Approved by Faculty Senate.


(Link to Microsoft Word Version)

University Studies Course Approval:

Department or Program: Biology

Course Number: BIOL 104

Number of Credits: 3

Course Title: Conservation

Catalog Description: Problems in the wise use of natural resources with emphasis on human impacts and sustainable living. Lecture only. Offered each semester.

This is an existing course that has previously been approved by A2C2: Yes

This is a new course proposal: No

(If this is a new course proposal, the WSU Curriculum Approval Form must also be completed as in the process prescribed by WSU Regulation 3-4.)

Department contact Person for this course: Robin Richardson


A2C2 requires 55 copies of the proposal

The proposed course is designed to satisfy the requirements in—

Course Requirements:

A. Basic Skills:

1. College Reading and Writing ____

2. Oral Communication ____

3. Mathematics ____

4. Physical Development and Wellness ____

B. Arts & Sciences Core:

1. Humanities ____

2. Natural Sciences ____

3. Social Science ____

4. Fine & Performing Arts ____

C. Unity and Diversity:

1. Critical Analysis ____

2. Science and Social Policy X

3.a. Global Perspectives ____

b. Multicultural Perspectives ____

4.a. Contemporary Citizenship ____

b. Democratic Institutions ____

D. Flagged Courses

1. Writing ____

2. Oral ____

3.a. Mathematics/Statistics ____

b. Critical analysis ____

Approval/Disapproval Recommendations

Department Recommendation: Approved __X_ Disapproved _____ Date 19 Oct. 2001

Dean’s Recommendation: Approved Disapproved Date

USS Recommendation: Approved Disapproved Date

A2C2 Recommendation: Approved Disapproved Date

Faculty Senate Recommendation: Approved Disapproved Date

Academic Vice President’s Recommendation: Approved Disapproved Date

President’s Decision: Approved Disapproved Date

Material Submitted for Course Approval

Course Outline (for distribution to students)

BIOL 104 Conservation

BIOL 104 Conservation is a multi-purpose course. It is intended to simultaneously satisfy the needs of students with respect to the University Studies Program goals and satisfy requirements for teaching certification in the tri-state area. The course offers a global perspective of issues most students will encounter including global warming, ozone depletion and resource limitation. Several themes weave through the entire course including: opinion formation, skepticism born of scientific inquiry and sustainability.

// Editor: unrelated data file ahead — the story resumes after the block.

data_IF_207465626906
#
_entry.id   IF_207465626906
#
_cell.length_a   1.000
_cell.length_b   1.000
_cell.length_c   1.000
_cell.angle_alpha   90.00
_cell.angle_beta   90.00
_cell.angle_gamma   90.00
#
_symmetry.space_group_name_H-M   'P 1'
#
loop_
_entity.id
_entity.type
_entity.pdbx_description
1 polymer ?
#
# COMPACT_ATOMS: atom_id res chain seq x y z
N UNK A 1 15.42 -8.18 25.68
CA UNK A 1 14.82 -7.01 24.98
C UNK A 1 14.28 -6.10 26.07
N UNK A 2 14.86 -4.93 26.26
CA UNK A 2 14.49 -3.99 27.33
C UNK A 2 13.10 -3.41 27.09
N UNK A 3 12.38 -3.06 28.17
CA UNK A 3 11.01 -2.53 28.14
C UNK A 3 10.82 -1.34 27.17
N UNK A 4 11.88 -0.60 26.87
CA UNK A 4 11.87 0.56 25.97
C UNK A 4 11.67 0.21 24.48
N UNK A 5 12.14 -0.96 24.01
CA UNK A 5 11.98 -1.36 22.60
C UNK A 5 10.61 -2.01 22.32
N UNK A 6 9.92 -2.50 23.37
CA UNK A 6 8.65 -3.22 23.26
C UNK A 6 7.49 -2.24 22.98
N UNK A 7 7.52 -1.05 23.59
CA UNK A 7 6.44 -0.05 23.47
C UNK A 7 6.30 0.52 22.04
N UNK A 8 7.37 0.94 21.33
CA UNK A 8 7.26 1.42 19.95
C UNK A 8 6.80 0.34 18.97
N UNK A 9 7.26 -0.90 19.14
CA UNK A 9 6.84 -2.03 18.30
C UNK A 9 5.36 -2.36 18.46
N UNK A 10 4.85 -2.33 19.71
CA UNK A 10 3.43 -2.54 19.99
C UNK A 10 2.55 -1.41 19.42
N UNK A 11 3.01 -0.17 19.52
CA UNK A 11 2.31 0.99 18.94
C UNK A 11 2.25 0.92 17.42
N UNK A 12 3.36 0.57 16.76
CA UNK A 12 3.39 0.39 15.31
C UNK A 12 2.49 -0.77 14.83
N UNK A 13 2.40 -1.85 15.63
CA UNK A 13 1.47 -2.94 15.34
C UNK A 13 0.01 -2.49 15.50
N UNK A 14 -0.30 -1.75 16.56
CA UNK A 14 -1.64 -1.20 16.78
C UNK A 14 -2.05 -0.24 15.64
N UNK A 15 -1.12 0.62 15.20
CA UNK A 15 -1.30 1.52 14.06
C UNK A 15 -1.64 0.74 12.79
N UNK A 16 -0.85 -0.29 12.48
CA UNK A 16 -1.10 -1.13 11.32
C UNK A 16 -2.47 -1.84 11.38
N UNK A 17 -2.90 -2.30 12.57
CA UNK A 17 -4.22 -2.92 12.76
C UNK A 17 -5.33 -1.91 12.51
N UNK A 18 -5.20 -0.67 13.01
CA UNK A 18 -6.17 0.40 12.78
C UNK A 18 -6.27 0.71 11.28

This course is taught with an enrollment of about 180 students in a large auditorium, such as ST103 or PA201. The course typically overfills with enrollment between 180 and 190. Efforts are made early to contact students individually with mandatory office visits and small group exercises. Most of the students enroll in the mega-section to remain anonymous (according to evaluations), but attempts are made to open interaction for those who are interested.

Grades are determined by performance on three exams, two debates, a proposal and a series of exercises and quizzes. Students may choose to complete a proposal, an exercise that has the potential to replace an exam or debate. The three exams are in multiple choice and matching format. The emphasis is on critical thinking, discriminating the correct response from similar alternatives. The two debates encourage teamwork. Students are assigned groups and opinions. The groups meet during and outside of class, researching their assigned opinions and organizing the information into an effective debate. Teams have three spokespersons, presenting an introduction, rebuttal and summary. Grades are assigned by team-mates and peers on other teams.

Exercises include opinion formation and small group tasks. These have proven effective for increasing students’ awareness of alternative views and allowing students to discard na´ve notions. Groups are assigned by random drawing of colored paper, a process that never allows the same individuals to inhabit the same group. Typical exercises ask the group to read and outline a short media piece (newspaper, magazine or Internet) and discuss alternative viewpoints. They then poll the group for opinions and discuss the basis of each opinion.

In addition, students complete a proposal. They choose any topic related to conservation, outline a problem and propose a solution. Topics have ranged from local issues such as making the campus more environmentally friendly to global issues. Students build models, design web or PowerPoint presentations and present their ideas to the class.

Course evaluations show that students feel they learn best from the debates and proposal preparation. They also react positively to the group activities.

Course Philosophy: Conservation is one of the most relevant classes you could take. We are alive during a key period in earth history. Everyone will be expected to be curious about the earth and its occupants. Questions will be answered that reflect this curiosity while those dealing with grade-oriented problems are best answered in office hours.









Understand the scientific foundation of the topic Understand the social, ethical, historical and/or

Political implications

Understand/articulate the need to integrate issues with policy Evaluate policy options relevant to the social dilemmas posed

By the science

Choose and defend an option that best copes with the challenges


Debates X X X
Group projects/small discussion groups X X X
Quizzes/tests X X X


Grade Determination: You can (and should) keep track of your grade as it will be based on the percentage of points offered (listed below) that you can earn. Quizzes will be both announced and unannounced and I expect you to attend class so I assign exercises and pop quizzes as if everyone is always there. If you know that you will miss and may need to make up work, I must be notified before you miss. This is prerequisite to obtaining a make-up OK but you must also receive my acceptance of your excuse. Make-up exams are very difficult and require a proportionately important reason. Do not take the likelihood of a make-up for granted!

Points offered: 3 lecture tests @ 100 pts each=300 points